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F E Smith
F E Smith, Advocate
Category: Law
Satisfied Customers: 9199
Experience:  I have been practising for 30 years.
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Is a digitised version of a document (i.e. a scan) as good

Customer Question

Is a digitised version of a document (i.e. a scan) as good as the original document for legal matters.
Similarly, should that be the case, is a high quality print of the scan as valuable?If not, is there an article of law the describes precisely and in what circumstances a digitised document is not valid?Thanks.
Submitted: 11 months ago.
Category: Law
Expert:  F E Smith replied 11 months ago.

It depends on the document and the purpose..

For example, only an original sealed grant of probate is acceptable. Not a certified copy.

Many other documents need to be certified by a solicitor, court officer bank official as original before they would be acceptable. The same applies to a scan. It would be treated just as a copy.

It would depend, if this is with regard to litigation, whether the authenticity of the scan was in doubt and whether to introduce it into proceedings, and qualified as to its provenance, would be in the interest of justice.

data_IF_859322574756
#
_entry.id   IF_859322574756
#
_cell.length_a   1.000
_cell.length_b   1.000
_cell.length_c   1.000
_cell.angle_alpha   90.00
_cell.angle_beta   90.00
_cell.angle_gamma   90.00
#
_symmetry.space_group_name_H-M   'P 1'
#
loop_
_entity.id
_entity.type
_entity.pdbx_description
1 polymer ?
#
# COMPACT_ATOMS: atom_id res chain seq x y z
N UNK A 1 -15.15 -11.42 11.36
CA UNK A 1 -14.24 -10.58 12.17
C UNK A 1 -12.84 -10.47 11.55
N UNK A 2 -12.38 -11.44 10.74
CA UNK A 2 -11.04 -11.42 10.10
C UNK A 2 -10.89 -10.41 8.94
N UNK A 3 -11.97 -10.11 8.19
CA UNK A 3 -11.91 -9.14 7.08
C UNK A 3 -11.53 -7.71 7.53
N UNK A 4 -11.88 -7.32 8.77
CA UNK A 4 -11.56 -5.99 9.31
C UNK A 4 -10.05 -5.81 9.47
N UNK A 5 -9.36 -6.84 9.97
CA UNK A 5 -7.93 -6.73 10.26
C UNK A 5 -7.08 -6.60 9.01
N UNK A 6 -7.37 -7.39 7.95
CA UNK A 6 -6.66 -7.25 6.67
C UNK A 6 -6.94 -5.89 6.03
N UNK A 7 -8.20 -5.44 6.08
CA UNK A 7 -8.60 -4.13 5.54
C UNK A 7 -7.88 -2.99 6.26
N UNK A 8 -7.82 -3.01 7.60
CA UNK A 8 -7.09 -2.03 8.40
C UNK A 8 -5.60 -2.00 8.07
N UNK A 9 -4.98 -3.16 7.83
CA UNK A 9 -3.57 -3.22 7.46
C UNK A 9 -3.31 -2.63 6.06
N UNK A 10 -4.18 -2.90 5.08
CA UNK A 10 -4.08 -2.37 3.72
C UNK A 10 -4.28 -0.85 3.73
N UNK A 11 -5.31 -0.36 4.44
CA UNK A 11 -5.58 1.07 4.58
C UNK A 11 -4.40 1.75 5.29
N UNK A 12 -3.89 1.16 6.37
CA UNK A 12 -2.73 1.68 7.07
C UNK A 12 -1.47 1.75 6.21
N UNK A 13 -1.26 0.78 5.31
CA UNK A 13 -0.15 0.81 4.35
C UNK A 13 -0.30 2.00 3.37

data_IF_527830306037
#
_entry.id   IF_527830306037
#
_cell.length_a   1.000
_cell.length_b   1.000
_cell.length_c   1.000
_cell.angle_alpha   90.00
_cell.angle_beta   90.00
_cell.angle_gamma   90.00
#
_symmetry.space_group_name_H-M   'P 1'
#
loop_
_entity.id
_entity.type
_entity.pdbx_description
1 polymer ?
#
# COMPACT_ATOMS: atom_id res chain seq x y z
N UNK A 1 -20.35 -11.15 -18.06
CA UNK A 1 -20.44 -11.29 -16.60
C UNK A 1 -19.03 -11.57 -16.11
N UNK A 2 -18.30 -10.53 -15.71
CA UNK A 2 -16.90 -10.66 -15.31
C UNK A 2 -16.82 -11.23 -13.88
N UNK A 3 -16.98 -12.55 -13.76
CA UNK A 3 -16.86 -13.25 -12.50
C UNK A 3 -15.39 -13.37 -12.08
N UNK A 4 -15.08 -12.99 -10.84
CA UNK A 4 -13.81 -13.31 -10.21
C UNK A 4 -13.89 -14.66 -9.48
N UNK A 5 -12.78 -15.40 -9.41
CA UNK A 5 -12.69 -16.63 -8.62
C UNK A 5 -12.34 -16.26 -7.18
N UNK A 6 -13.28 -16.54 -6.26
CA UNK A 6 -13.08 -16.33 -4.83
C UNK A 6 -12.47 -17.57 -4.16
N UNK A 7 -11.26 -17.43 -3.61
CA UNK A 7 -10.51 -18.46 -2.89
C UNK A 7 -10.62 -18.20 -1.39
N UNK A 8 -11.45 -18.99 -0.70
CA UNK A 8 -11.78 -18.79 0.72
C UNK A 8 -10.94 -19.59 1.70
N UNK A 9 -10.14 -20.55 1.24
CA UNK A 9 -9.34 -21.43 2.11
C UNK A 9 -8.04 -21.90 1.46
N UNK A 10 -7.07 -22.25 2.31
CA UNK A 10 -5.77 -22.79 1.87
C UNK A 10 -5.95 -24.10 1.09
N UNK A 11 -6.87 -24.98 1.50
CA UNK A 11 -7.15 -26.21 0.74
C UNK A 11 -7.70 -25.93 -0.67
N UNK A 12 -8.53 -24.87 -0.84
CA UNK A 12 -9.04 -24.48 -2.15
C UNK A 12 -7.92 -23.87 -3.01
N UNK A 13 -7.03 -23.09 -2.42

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Customer: replied 11 months ago.
Thanks for your reply. Let me give you some context. I am planning to offer a digitisation service followed by secure destruction. This is for mailed documents. The likes of utility bills, bank statements etc...
Therefore I am exploring the implications of offering such a service in terms of documents validity. So from what I understood from your answers, any document which has been digitised, if submitted as a proof will need to be signed by the institution that originally provided the document? Would you also happen to know if most institutions offer such a service (signing copies)?
Expert:  F E Smith replied 11 months ago.

Thank you. Many firms of solicitors and other professional organisations already do exactly this. The onus is on the person supplying the copy to prove to the satisfaction of the court that it’s a true copy. This is covered in section 3.3 and the rest of the Civil Procedure rules

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